Emory Report
October 22, 2007
Volume 60, Number 8

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October 22, 2007
‘Hotel Rwanda’ hero describes horrors

By carol clark

Paul Rusesabagina was having dinner with friends the evening of April 6, 1994, when the president of Rwanda’s plane was shot down. Shortly after the missile hit the plane in Kigali, his wife Tatiana called him and said, “I’ve heard something I’ve never heard in my life. Please rush and come back home.”

Her instincts that something terrible was happening were right: the assassination of Rwanda’s president led to an unprecedented genocide that took more than 800,000 lives over the following 100 days.

Rusesabagina, whose role in the events inspired the movie “Hotel Rwanda,” delivered Emory College Council’s “The State of Race” talk on Oct. 16. The 2004 movie, starring Don Cheadle as Rusesabagina, was nominated for three Oscars and put Rwanda on the map of mainstream American consciousness. It dramatizes the story of how Rusesabagina, in the midst of the slaughter, managed to safely harbor 1,268 people in Kigali’s Hotel des Milles Collines.

“I was scared, but one of the most important lessons I’ve learned in life is how to deal with evil,” he said.
No two-hour movie or single person could tell the full story of an event so complex, warned a leaflet passed out to those arriving at Glenn Auditorium for Rusesabagina’s talk. The leaflet, headlined “Hollywood is not reality,” advertised an upcoming November event on Rwanda, to be sponsored by the Rollins School of Public Health, which will feature a panel discussion on the subject.

Tensions between the two main ethnic groups of Rwanda, the Hutus and Tutsis, have periodically boiled over into violence. The 1994 assassination of the president sparked a state of madness — a mass uprising of extremist Hutus slaughtering Tutsis with machetes.

Rusesabagina is of mixed parentage, but he is primarily identified as Hutu. His wife, Tatiana, is Tutsi. Neighbors who were Tutsi began gathering in Rusesabagina’s home for protection during the first days of the genocide, he recounted to the Emory audience. He said he warned his children not to go out of his house, but one of his sons disobeyed to go check on a friend. He found his friend, along with his friend’s six sisters and their mother, murdered in their compound.

“That boy came back crying, went to his room and stayed for four days, not speaking to anyone,” Rusesabagina said.

Rusesabagina was a manager for the Belgian-owned Milles Collines, which was located within the U.N. security zone. He eventually brought 32 neighbors and friends to the hotel for protection. More than 1,200 people, mostly Tutsis, took shelter in the hotel, where Rusesabagina was in charge.

He described the growing air of desperation over the next three months. In addition to worries about being killed, the people crammed inside had no electricity, little food and were forced to ration water from the swimming pool for bathing and drinking. U.N. troops pulled out of the country, leaving Rwanda to its fate. Rusesabagina said he made frantic calls around the world to his employers and former VIP guests, seeking help. He said he also used his diplomatic skills on local militia officers, calling in favors to prevent anyone inside the hotel from being removed.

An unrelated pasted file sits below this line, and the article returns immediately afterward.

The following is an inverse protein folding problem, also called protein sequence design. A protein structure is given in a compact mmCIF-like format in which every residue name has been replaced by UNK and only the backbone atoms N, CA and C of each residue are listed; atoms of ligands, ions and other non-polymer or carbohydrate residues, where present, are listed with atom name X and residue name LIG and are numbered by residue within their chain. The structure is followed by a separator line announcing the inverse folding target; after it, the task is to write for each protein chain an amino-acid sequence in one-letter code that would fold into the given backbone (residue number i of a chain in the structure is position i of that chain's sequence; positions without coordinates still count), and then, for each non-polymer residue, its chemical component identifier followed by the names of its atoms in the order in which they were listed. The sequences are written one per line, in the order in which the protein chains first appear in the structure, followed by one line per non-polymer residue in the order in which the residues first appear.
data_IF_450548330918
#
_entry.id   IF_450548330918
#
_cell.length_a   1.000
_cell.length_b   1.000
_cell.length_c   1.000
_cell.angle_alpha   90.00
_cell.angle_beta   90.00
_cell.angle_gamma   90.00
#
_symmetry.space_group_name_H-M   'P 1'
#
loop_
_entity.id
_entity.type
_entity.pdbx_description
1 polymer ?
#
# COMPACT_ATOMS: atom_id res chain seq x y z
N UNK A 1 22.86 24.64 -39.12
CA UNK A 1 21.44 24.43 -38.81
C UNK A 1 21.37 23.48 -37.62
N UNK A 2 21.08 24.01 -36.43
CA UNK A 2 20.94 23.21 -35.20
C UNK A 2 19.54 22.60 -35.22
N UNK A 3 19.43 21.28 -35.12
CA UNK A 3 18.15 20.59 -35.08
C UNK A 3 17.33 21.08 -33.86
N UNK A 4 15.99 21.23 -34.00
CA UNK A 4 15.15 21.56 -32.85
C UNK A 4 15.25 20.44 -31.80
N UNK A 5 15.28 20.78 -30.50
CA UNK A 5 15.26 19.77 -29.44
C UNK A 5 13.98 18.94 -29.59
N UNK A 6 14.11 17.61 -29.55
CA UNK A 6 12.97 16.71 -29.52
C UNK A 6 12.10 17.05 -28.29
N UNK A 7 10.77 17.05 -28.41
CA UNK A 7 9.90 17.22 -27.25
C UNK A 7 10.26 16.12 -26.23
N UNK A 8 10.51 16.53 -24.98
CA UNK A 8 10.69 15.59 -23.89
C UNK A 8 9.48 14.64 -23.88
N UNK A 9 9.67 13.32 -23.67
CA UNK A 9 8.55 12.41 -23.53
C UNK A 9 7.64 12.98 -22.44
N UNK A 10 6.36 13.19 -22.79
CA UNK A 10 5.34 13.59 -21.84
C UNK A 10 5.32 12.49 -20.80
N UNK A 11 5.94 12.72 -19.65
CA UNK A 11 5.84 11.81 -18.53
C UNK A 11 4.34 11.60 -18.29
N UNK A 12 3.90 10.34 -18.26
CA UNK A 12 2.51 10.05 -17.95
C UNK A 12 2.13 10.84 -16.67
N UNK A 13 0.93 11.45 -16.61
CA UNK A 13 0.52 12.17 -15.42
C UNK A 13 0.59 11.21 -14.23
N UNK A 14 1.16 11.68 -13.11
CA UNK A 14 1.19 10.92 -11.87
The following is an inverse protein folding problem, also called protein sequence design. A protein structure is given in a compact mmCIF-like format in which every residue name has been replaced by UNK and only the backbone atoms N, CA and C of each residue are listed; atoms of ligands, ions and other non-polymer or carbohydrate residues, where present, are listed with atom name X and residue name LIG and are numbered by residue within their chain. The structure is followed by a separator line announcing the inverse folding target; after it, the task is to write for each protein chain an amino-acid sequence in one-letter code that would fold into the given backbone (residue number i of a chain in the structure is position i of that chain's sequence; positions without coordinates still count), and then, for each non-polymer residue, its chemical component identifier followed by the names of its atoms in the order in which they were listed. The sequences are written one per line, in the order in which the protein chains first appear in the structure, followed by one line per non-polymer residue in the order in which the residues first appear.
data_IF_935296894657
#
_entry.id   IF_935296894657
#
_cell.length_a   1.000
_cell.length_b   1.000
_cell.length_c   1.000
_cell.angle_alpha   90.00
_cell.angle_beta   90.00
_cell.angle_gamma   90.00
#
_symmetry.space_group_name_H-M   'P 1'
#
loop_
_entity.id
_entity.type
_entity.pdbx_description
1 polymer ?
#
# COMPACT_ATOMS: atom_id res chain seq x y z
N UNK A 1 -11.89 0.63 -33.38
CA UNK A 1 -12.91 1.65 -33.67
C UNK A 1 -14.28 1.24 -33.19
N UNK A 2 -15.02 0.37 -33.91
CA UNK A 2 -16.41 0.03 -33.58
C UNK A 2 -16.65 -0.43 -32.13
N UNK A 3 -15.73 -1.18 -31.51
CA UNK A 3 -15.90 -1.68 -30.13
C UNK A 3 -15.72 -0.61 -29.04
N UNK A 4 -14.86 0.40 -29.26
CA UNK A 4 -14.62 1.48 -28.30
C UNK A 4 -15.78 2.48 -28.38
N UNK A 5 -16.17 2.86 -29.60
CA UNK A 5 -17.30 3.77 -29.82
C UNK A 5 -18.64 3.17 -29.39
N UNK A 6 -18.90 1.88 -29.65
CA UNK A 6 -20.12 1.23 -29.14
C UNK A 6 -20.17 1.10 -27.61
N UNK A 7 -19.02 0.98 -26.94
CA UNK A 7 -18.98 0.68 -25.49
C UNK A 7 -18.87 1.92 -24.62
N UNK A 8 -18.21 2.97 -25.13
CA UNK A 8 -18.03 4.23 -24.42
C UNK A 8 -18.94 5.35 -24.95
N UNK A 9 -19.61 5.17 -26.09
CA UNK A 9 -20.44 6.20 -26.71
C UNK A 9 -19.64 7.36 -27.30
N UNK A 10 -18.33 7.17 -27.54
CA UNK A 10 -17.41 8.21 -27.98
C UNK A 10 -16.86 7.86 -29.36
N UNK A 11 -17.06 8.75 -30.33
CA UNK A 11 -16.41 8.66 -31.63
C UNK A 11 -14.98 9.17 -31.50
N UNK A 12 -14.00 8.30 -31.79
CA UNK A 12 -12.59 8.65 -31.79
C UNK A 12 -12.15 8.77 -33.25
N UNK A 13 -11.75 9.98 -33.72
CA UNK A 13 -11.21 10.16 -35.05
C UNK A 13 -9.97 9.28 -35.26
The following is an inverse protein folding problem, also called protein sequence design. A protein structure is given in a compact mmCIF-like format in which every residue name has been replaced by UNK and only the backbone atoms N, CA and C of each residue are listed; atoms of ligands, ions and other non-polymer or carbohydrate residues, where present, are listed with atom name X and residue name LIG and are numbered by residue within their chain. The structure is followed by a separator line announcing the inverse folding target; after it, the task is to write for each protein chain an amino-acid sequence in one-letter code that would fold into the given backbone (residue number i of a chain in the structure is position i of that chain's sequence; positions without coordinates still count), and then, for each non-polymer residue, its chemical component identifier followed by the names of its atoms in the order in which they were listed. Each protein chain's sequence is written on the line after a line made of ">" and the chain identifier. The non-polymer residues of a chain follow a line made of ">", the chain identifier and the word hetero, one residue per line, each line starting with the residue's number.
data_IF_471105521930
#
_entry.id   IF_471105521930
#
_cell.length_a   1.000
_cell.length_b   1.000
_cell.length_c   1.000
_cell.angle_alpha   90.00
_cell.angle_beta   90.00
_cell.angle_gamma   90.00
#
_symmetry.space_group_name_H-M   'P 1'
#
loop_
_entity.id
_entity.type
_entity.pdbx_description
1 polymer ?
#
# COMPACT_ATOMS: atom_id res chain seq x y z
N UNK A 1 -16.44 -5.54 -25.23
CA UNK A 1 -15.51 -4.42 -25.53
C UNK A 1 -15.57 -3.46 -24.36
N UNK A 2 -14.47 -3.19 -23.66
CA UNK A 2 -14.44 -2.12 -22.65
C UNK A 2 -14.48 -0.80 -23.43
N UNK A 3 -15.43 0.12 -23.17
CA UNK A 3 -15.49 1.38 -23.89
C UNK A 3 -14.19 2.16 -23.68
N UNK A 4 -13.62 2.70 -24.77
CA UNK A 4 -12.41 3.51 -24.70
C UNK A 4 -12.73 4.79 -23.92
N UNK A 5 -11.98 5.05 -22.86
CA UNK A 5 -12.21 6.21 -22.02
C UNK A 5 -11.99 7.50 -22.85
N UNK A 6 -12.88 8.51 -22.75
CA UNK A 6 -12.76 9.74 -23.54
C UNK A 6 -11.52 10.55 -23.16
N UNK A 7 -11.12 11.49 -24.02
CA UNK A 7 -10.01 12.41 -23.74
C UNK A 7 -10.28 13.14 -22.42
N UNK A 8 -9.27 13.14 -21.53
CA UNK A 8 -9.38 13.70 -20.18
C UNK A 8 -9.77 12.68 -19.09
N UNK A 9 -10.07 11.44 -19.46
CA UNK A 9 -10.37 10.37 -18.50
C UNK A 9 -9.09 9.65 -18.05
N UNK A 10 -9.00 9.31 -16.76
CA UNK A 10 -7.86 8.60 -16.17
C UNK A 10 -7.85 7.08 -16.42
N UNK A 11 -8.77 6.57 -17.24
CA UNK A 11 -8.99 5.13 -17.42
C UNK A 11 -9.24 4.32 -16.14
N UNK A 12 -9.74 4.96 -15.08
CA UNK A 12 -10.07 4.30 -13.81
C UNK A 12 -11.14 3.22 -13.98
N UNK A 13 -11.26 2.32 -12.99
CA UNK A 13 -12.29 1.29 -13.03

After the killing stopped, Rusesabagina said he traveled south to his family homestead. He found his mother, six of her grandchildren and her daughter-in-law hacked to death and lying in the bottom of a pit used for ripening bananas. “I will never forget that,” he said.

Rusesabagina now lives in self-imposed exile in Belgium. He has received the U.S. Presidential Medal of Freedom, among other honors, and travels the world spreading a message that the international community must learn from the mistakes made in Rwanda.

He has also stirred controversy as an outspoken critic of the government of Rwandan President Paul Kagame, saying that Tutsis are now systematically targeting Hutus. “I don’t see why I should hide the truth of what has been going on from 1994 to date,” he said.

One of those who strongly disagrees with his assessment of the Rwandan government is Susan Allen, a physician and professor in the Rollins School of Public Health. Allen has worked in Rwanda for 21 years and is currently director of Emory’s Rwanda-Zambia HIV Research Group.

“The current government is headed by people who stopped the genocide and have done a spectacular job of managing the country,” she said. “They are extremely supportive and welcoming to outsiders, which is one reason why Emory has so many projects there.”

Allen is spearheading the November forum on Rwanda. Although a date has not yet been set, plans call for a panel to include former U.N. Ambassador Andrew Young, genocide survivors from the Mille Collines and Emory students and faculty from throughout the University who have worked in Rwanda.

“We want to talk about a whole variety of things: the precursors to the genocide, the genocide itself, the current situation in Rwanda and the future,” Allen said.

When Allen learned that Rusesabagina was coming, she asked the College Council to consider the usual debate format for “The State of the Race.” Rusesabagina’s contract, however, precluded that possibility, said Amrit Kapai, College Council vice president for programming. “The point of ‘The State of Race’ is to trigger dialogue, and this event has done that,” he said, adding that he looks forward to the November event.